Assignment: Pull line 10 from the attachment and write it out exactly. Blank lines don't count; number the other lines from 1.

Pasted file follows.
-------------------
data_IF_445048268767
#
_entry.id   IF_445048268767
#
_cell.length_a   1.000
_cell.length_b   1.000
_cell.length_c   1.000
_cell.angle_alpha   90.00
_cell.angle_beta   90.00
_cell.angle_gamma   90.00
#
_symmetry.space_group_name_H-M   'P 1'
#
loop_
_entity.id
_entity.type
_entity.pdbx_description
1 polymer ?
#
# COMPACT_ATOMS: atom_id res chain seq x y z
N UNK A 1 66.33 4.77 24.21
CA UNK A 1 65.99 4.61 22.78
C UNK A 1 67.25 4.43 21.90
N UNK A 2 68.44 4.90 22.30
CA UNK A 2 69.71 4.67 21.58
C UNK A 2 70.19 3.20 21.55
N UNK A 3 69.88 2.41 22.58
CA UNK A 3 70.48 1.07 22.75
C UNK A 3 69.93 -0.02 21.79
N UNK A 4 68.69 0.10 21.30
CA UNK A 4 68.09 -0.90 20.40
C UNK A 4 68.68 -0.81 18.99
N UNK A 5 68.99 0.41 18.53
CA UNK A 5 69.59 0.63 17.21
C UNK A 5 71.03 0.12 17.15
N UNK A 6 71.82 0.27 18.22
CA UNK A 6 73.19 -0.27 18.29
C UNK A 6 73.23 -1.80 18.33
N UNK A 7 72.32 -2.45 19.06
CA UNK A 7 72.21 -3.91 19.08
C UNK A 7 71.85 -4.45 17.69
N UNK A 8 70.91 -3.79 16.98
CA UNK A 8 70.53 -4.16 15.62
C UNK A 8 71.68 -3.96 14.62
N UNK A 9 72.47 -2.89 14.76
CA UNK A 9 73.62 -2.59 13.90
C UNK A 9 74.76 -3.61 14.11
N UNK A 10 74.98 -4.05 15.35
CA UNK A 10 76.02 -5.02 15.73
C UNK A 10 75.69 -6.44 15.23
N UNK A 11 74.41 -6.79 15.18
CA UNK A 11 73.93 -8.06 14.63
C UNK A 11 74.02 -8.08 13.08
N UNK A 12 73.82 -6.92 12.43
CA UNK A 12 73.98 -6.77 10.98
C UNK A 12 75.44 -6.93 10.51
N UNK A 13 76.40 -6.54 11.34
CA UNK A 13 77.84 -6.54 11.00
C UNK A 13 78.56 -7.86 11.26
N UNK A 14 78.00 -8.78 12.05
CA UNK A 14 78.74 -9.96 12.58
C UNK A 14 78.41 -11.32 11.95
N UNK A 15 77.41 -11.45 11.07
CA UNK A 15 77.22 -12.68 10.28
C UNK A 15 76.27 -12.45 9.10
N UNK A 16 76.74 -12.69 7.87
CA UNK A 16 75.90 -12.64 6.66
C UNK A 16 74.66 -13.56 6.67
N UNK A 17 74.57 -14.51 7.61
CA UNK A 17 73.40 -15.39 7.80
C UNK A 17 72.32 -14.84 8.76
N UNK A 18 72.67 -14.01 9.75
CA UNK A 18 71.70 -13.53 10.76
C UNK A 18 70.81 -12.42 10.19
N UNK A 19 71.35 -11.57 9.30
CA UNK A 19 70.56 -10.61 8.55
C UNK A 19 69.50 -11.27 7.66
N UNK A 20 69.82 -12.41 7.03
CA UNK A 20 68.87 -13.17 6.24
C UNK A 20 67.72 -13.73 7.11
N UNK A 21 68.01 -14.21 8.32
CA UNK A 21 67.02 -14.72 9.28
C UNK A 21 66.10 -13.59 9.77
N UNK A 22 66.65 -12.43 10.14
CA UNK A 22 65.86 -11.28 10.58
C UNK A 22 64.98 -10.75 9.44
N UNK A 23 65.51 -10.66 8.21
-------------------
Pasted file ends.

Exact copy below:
_cell.angle_gamma   90.00